The Prophet Muhammad ﷺ took hold of his dying son Ibrahim and kissed him. When he entered again as Ibrahim was breathing his last breaths he started to cry. Abdur Rahman ibn Awf said, “Even you, O Messenger of Allah?” The Prophet said, “O Ibn Awf, this is compassion.” The Prophet wept more and said,
“Verily, the eyes shed tears and the heart is grieved, but we will not say anything except what is pleasing to our Lord. We are saddened by your departure, O Ibrahim.” Ṣaḥīḥ al-Bukhārī.
Sadness is, unfortunately, a part of life, and an emotion that we all must become accustomed to. There are inevitably times when you will feel sad, just as there are inevitably times when you will feel happy again. Crying, so often stigmatised, is actually proven to help you feel better, thanks to chemicals found within your tears. Sadness is something to face, not shy away from. In fact, trying to skip feelings of sadness by burying your feelings may be unhealthy for you.
Losing a loved one is always tough, but as Muslims we remember the dua’a that the Prophet Muhammad ﷺ taught his daughter to say when she informed him of her baby’s imminent death.
“Whatever Allah takes is for Him and whatever He gives, is for Him, and everything with Him has a limited fixed term (in this world) and so she should be patient and hope for Allah’s reward.”
Everything that happens is decreed by Allah. Accepting Allah’s decree with patience, is the most certain way to ease the sadness that comes with the passing of a loved one.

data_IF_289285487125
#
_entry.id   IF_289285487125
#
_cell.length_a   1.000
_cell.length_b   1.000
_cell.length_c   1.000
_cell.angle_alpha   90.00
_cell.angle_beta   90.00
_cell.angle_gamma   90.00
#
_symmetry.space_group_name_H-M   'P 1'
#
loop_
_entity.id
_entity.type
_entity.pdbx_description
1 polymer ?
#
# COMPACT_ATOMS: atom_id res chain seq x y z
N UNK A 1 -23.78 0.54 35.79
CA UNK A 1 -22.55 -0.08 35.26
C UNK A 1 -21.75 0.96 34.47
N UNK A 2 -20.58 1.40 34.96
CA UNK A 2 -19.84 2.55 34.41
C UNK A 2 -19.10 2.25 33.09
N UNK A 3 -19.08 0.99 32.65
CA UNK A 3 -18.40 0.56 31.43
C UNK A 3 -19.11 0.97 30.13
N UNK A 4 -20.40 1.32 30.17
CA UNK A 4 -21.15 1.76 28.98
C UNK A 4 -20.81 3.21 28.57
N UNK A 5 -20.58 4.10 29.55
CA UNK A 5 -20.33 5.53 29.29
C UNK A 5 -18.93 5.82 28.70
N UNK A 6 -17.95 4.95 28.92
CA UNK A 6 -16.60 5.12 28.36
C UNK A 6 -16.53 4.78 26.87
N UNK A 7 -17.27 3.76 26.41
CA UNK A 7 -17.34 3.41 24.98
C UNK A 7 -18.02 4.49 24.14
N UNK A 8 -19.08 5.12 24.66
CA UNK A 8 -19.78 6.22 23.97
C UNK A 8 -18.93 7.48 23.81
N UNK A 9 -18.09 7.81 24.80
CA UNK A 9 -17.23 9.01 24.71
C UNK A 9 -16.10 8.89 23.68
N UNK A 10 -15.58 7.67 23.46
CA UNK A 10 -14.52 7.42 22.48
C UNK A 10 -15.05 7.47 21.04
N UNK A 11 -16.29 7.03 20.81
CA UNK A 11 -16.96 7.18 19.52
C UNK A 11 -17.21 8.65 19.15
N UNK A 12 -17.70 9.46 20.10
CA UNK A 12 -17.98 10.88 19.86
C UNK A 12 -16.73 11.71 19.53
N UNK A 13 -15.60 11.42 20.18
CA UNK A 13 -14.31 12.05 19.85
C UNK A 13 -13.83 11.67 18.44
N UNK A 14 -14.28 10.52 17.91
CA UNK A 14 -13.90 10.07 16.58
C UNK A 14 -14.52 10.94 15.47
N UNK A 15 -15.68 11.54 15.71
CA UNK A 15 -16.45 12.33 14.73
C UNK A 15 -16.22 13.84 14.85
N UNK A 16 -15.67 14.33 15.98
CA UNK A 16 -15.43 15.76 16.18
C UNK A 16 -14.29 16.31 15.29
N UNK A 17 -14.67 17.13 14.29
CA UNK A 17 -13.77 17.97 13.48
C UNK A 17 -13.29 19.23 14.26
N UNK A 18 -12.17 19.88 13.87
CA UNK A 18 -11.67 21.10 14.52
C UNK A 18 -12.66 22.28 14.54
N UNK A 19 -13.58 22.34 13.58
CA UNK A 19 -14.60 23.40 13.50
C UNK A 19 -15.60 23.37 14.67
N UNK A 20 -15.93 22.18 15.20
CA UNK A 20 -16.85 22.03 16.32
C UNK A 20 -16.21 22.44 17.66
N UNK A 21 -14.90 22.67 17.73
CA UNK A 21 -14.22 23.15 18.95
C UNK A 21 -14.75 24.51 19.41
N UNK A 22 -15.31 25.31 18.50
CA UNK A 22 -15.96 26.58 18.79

In the tenth year after revelation began, the Prophet Muhammad ﷺ lost his wife Khadijah and his uncle Abu Talib. They were his supporters. Upon losing them he faced extreme difficulty in Makkah. So he travelled to Ta’if but the people there refused to help him. Even worse, they told their slaves and children to abuse him as he left the city. The tenth year became known as the year of grief and sadness.
Getting over the loss of a loved one takes time. Everyone processes is differently. Patience is the key. So too is the help and support of others. Once the Prophet ﷺ passed by a woman weeping beside a grave so he advised her to be patient. Not recognizing him and in her anger, she told him to go away. Later she was informed that he was the Prophet, so she went to his house and when she told him that she had not recognised him he replied:
“Verily, patience is at the first stroke of a calamity.”
Talk to someone you trust about your sadness and grief. Also when others lose a loved one, give them condolences and good advice. If you are concerned about reaching a healthy resolution to your grief, do not be afraid to talk to somebody about what you are feeling and seek help.